Nearly two-thirds of Americans start their day with a cup or more of coffee. Besides its wake-up java jolt effect, coffee could be good for your health. Studies have linked regular coffee consumption with a lower risk for heart disease, some types of cancer, and type 2 diabetes, among other conditions.
Could your morning cup of Joe also help prevent bouts of painful gout? While some evidence suggests this popular beverage might help you avoid joint pain, the caffeine it contains might actually lead to more flare-ups if you already have gout.
Coffee and Gout Prevention
A 2007 study investigated the potential link between coffee intake and gout risk among nearly 46,000 men. The authors found that men who drank four to five cups of coffee a day had a 40 percent lower relative risk of gout compared to men who weren’t coffee drinkers. Decaf coffee also modestly lowered gout risk, but tea didn’t have any effect, suggesting that something other than caffeine is responsible for the effect on gout.
Continue reading Does Coffee Help or Hurt Gout?
Beer and hard liquor have long been known to increase the risk of gout, the most common form of inflammatory arthritis, but according to a 2014 study in The American Journal of Medicine, wine also can contribute to recurrent gout attacks.
Gout occurs when excess uric acid builds up around joints – often in the big toe, but also in the feet, ankles, knees, wrists and elbows – leading to episodes of intense pain, redness and swelling. It affects more than 8 million adults in the United States, and the numbers are rising sharply, due mainly to obesity and other lifestyle factors.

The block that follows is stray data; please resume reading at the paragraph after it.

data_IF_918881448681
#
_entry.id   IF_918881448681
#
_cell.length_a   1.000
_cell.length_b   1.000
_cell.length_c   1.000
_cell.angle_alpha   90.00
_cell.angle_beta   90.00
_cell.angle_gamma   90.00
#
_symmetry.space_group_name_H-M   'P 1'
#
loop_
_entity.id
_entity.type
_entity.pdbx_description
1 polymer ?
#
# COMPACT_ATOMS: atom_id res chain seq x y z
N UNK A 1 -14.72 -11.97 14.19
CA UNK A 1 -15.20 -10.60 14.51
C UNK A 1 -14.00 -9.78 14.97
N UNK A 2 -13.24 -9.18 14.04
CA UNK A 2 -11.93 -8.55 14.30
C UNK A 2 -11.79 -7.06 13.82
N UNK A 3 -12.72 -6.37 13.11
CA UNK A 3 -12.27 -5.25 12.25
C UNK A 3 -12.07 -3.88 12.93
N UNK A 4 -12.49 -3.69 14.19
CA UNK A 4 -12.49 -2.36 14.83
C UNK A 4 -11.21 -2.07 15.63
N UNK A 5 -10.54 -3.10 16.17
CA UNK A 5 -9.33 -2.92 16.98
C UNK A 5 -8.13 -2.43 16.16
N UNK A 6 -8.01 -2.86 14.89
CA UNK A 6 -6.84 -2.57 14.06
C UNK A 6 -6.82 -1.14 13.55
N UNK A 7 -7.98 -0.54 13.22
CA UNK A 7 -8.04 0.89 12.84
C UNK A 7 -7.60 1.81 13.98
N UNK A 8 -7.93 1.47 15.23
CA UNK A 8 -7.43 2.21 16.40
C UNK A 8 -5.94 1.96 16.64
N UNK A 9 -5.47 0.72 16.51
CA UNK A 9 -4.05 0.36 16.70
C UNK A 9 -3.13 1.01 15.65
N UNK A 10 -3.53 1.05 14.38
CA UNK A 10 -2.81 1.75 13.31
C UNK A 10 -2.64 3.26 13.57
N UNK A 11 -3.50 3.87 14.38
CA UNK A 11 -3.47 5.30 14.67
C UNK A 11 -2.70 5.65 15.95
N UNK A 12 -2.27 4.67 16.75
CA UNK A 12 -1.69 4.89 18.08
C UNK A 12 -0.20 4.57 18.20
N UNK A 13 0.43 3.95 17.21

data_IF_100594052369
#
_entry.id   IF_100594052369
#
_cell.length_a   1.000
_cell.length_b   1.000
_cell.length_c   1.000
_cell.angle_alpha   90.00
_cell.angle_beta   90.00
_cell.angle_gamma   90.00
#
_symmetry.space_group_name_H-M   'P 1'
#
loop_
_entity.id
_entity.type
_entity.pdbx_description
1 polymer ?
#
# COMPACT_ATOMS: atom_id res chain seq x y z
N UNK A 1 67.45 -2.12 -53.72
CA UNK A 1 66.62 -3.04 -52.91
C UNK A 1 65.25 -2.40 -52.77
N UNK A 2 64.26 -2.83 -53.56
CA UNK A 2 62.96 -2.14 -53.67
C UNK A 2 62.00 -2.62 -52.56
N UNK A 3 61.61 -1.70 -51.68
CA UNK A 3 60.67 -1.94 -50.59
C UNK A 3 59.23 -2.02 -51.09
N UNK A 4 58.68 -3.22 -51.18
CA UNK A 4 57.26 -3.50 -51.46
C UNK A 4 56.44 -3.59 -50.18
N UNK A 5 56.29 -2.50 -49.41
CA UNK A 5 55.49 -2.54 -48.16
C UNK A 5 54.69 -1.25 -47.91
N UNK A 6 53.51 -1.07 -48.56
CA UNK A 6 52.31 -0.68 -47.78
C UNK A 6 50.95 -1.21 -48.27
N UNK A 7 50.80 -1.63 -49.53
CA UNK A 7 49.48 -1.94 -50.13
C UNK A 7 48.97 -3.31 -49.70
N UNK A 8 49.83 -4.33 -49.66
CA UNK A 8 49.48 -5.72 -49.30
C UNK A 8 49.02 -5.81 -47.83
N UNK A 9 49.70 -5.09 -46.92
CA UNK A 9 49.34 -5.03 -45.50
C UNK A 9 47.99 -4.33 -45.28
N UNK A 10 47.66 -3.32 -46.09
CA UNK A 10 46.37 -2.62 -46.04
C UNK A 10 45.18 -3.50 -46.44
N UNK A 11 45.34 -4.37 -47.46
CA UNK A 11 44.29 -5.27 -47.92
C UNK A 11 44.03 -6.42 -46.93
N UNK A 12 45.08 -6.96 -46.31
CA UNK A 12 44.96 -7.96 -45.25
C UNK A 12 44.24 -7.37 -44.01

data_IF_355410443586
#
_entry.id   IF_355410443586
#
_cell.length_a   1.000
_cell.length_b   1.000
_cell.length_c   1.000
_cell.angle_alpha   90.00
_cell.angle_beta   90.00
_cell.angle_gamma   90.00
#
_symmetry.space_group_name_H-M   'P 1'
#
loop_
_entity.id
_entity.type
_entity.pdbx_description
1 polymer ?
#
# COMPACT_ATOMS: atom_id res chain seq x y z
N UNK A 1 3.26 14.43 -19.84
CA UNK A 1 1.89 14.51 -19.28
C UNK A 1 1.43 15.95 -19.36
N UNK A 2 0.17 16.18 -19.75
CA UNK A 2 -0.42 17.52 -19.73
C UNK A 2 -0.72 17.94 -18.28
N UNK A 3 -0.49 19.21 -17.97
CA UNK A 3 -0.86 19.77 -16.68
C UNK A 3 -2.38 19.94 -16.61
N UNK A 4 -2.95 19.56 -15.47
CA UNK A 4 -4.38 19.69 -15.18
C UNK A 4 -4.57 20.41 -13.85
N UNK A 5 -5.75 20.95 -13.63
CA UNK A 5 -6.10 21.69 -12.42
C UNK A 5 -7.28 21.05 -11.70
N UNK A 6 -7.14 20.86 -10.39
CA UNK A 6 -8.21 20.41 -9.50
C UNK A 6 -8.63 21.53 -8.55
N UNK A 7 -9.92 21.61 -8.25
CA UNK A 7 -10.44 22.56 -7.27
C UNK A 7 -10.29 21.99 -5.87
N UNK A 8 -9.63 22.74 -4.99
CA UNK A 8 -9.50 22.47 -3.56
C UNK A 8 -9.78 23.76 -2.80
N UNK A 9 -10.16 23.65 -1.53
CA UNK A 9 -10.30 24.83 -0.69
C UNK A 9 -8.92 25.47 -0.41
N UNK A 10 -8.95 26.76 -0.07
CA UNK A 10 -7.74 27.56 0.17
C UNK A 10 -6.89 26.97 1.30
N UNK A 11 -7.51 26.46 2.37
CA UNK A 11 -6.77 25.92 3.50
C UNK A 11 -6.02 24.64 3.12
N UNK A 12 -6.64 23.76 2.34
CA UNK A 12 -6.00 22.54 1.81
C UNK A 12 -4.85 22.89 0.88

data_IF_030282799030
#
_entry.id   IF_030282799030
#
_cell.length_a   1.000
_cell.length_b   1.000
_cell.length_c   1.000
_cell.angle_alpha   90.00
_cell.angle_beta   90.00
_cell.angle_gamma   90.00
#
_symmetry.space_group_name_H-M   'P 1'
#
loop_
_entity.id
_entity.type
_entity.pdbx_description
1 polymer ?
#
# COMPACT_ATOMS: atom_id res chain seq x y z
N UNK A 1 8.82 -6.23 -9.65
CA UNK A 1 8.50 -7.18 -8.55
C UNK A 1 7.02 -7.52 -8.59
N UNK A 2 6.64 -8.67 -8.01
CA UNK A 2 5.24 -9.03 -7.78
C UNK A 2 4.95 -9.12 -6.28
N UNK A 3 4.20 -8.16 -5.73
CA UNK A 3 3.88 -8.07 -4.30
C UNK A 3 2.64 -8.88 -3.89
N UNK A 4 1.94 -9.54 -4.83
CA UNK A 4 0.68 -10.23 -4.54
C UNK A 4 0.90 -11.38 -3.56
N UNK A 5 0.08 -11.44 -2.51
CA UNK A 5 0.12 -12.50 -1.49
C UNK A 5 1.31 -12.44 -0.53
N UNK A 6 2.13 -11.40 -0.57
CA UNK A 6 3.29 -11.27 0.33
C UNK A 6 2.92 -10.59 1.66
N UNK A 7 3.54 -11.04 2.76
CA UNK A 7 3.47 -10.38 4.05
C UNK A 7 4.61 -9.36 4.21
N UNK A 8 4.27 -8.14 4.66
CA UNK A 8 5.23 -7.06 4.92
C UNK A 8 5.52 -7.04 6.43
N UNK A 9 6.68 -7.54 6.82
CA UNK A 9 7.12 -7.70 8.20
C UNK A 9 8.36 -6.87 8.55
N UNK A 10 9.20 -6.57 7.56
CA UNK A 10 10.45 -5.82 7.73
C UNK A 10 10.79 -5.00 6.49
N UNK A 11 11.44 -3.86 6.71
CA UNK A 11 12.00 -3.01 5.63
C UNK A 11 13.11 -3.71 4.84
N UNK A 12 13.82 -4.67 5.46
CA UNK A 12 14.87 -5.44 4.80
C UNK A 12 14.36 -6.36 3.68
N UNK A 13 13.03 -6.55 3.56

Continue reading Wine Implicated in Gout Flares
National Gout Awareness Day is recognized annually on May 22 to help raise awareness around gout, a painful disease that affects approximately 8.3 million Americans.
Gout is a form of inflammatory arthritis that develops as a result of excess levels of uric acid in the blood, which results in a condition called hyperuricemia.. The uric acid can form needle-like crystals in a joint and cause sudden, severe episodes of pain, tenderness, redness, warmth and swelling.
Although gout appears to manifest itself suddenly as an acutely red, hot and swollen joint (often the big toe) with excruciating pain, it’s actually the result of a process that’s been occurring in the body for quite some time. The disease may be chronic for some patients, and for others it may remit for long periods of time, followed by flares for days to weeks.
Continue reading Today is Gout Awareness Day!